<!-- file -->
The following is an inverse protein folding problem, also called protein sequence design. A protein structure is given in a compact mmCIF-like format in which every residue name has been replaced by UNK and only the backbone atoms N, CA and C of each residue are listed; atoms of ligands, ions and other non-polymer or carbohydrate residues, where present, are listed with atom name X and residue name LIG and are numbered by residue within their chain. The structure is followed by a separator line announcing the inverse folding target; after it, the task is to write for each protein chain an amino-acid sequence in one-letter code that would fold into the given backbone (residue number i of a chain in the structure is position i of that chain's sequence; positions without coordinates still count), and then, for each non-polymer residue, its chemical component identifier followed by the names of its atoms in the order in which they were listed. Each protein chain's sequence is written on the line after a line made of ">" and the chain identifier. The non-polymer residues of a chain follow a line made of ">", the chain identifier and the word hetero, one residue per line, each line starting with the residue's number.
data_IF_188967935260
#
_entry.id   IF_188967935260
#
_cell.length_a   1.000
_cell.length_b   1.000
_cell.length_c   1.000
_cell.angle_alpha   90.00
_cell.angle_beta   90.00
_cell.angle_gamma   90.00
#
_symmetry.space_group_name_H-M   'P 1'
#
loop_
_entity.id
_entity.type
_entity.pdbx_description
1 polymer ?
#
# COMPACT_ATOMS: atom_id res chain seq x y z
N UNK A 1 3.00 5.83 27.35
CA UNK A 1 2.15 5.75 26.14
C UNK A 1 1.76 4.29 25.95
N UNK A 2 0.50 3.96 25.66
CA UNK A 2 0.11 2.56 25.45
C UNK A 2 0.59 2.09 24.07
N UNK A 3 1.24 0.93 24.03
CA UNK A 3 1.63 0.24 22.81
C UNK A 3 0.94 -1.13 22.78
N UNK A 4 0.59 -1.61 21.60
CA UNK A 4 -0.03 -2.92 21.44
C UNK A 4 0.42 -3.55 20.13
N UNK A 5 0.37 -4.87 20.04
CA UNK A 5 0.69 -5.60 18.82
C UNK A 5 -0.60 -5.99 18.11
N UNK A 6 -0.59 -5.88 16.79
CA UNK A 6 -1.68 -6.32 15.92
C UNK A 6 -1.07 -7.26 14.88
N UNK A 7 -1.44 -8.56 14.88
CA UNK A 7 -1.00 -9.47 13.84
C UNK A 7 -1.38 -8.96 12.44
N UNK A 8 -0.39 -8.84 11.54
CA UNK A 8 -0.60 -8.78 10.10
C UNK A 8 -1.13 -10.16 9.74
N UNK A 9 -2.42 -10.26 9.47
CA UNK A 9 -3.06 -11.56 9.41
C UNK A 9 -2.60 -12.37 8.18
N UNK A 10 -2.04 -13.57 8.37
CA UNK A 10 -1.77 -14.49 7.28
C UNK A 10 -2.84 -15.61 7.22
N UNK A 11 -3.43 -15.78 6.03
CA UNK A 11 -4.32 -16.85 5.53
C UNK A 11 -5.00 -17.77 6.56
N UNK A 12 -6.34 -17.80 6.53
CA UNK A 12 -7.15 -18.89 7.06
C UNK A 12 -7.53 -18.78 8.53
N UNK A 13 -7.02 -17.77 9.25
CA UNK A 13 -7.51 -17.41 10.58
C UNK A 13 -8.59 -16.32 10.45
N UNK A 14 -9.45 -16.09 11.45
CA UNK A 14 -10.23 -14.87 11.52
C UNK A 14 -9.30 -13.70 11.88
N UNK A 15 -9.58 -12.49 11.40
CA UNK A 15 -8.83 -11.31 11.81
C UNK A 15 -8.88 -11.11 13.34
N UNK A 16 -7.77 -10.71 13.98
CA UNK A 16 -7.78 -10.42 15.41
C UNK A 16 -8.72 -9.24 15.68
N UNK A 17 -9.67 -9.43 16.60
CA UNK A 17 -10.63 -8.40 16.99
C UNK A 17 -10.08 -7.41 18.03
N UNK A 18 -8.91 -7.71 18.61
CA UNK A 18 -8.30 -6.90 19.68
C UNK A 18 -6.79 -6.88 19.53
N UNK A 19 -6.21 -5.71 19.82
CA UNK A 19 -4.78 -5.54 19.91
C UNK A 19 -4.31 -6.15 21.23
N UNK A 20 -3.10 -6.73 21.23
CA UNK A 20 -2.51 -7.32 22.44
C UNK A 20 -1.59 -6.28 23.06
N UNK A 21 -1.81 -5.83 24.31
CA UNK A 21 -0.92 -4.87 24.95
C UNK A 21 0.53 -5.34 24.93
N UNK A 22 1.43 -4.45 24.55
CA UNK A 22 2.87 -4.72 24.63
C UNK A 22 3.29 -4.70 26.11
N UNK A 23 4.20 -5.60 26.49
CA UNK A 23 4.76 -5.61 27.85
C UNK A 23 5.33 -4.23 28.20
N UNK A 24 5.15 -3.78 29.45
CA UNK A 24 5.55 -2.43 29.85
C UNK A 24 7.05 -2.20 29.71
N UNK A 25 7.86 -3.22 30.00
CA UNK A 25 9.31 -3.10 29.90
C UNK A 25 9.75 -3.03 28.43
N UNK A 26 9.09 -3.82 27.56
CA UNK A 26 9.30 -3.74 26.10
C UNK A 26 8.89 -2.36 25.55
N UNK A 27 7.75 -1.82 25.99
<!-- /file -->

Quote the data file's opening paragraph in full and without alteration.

The following is an inverse protein folding problem, also called protein sequence design. A protein structure is given in a compact mmCIF-like format in which every residue name has been replaced by UNK and only the backbone atoms N, CA and C of each residue are listed; atoms of ligands, ions and other non-polymer or carbohydrate residues, where present, are listed with atom name X and residue name LIG and are numbered by residue within their chain. The structure is followed by a separator line announcing the inverse folding target; after it, the task is to write for each protein chain an amino-acid sequence in one-letter code that would fold into the given backbone (residue number i of a chain in the structure is position i of that chain's sequence; positions without coordinates still count), and then, for each non-polymer residue, its chemical component identifier followed by the names of its atoms in the order in which they were listed. Each protein chain's sequence is written on the line after a line made of ">" and the chain identifier. The non-polymer residues of a chain follow a line made of ">", the chain identifier and the word hetero, one residue per line, each line starting with the residue's number.